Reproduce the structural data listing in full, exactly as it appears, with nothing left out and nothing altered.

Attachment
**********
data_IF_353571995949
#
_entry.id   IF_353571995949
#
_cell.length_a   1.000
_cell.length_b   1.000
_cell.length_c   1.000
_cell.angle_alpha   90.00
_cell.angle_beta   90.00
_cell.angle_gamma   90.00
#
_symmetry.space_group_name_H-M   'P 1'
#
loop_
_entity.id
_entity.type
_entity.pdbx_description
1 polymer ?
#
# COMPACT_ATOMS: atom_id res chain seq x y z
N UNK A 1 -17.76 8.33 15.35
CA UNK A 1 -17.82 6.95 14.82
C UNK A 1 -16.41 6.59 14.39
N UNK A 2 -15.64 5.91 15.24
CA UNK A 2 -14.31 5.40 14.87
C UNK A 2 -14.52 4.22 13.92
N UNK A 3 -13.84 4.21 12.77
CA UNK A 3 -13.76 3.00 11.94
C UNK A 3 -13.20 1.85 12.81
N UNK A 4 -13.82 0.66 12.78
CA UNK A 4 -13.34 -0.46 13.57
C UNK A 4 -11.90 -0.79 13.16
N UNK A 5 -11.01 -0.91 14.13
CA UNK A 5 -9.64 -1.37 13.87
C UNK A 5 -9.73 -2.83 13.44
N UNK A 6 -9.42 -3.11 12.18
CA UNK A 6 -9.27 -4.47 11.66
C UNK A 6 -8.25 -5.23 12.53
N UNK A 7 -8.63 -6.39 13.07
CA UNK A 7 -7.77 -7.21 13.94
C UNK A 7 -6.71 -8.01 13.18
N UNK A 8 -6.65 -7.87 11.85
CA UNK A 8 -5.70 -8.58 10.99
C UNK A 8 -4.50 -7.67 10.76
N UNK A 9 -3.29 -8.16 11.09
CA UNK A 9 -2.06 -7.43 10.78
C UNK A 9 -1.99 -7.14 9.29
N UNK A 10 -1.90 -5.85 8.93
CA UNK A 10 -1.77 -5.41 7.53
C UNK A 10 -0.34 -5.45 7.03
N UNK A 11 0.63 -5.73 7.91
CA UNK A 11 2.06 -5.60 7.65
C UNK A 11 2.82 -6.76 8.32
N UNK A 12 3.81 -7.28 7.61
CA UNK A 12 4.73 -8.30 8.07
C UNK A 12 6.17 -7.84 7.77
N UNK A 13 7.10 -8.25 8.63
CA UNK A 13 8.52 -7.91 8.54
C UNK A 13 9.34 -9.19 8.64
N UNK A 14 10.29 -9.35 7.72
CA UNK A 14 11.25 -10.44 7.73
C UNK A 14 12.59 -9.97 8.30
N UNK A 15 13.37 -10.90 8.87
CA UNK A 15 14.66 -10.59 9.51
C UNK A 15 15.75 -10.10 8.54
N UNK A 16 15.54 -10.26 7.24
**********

data_IF_353571995949
#
_entry.id   IF_353571995949
#
_cell.length_a   1.000
_cell.length_b   1.000
_cell.length_c   1.000
_cell.angle_alpha   90.00
_cell.angle_beta   90.00
_cell.angle_gamma   90.00
#
_symmetry.space_group_name_H-M   'P 1'
#
loop_
_entity.id
_entity.type
_entity.pdbx_description
1 polymer ?
#
# COMPACT_ATOMS: atom_id res chain seq x y z
N UNK A 1 -17.76 8.33 15.35
CA UNK A 1 -17.82 6.95 14.82
C UNK A 1 -16.41 6.59 14.39
N UNK A 2 -15.64 5.91 15.24
CA UNK A 2 -14.31 5.40 14.87
C UNK A 2 -14.52 4.22 13.92
N UNK A 3 -13.84 4.21 12.77
CA UNK A 3 -13.76 3.00 11.94
C UNK A 3 -13.20 1.85 12.81
N UNK A 4 -13.82 0.66 12.78
CA UNK A 4 -13.34 -0.46 13.57
C UNK A 4 -11.90 -0.79 13.16
N UNK A 5 -11.01 -0.91 14.13
CA UNK A 5 -9.64 -1.37 13.87
C UNK A 5 -9.73 -2.83 13.44
N UNK A 6 -9.42 -3.11 12.18
CA UNK A 6 -9.27 -4.47 11.66
C UNK A 6 -8.25 -5.23 12.53
N UNK A 7 -8.63 -6.39 13.07
CA UNK A 7 -7.77 -7.21 13.94
C UNK A 7 -6.71 -8.01 13.18
N UNK A 8 -6.65 -7.87 11.85
CA UNK A 8 -5.70 -8.58 10.99
C UNK A 8 -4.50 -7.67 10.76
N UNK A 9 -3.29 -8.16 11.09
CA UNK A 9 -2.06 -7.43 10.78
C UNK A 9 -1.99 -7.14 9.29
N UNK A 10 -1.90 -5.85 8.93
CA UNK A 10 -1.77 -5.41 7.53
C UNK A 10 -0.34 -5.45 7.03
N UNK A 11 0.63 -5.73 7.91
CA UNK A 11 2.06 -5.60 7.65
C UNK A 11 2.82 -6.76 8.32
N UNK A 12 3.81 -7.28 7.61
CA UNK A 12 4.73 -8.30 8.07
C UNK A 12 6.17 -7.84 7.77
N UNK A 13 7.10 -8.25 8.63
CA UNK A 13 8.52 -7.91 8.54
C UNK A 13 9.34 -9.19 8.64
N UNK A 14 10.29 -9.35 7.72
CA UNK A 14 11.25 -10.44 7.73
C UNK A 14 12.59 -9.97 8.30
N UNK A 15 13.37 -10.90 8.87
CA UNK A 15 14.66 -10.59 9.51
C UNK A 15 15.75 -10.10 8.54
N UNK A 16 15.54 -10.26 7.24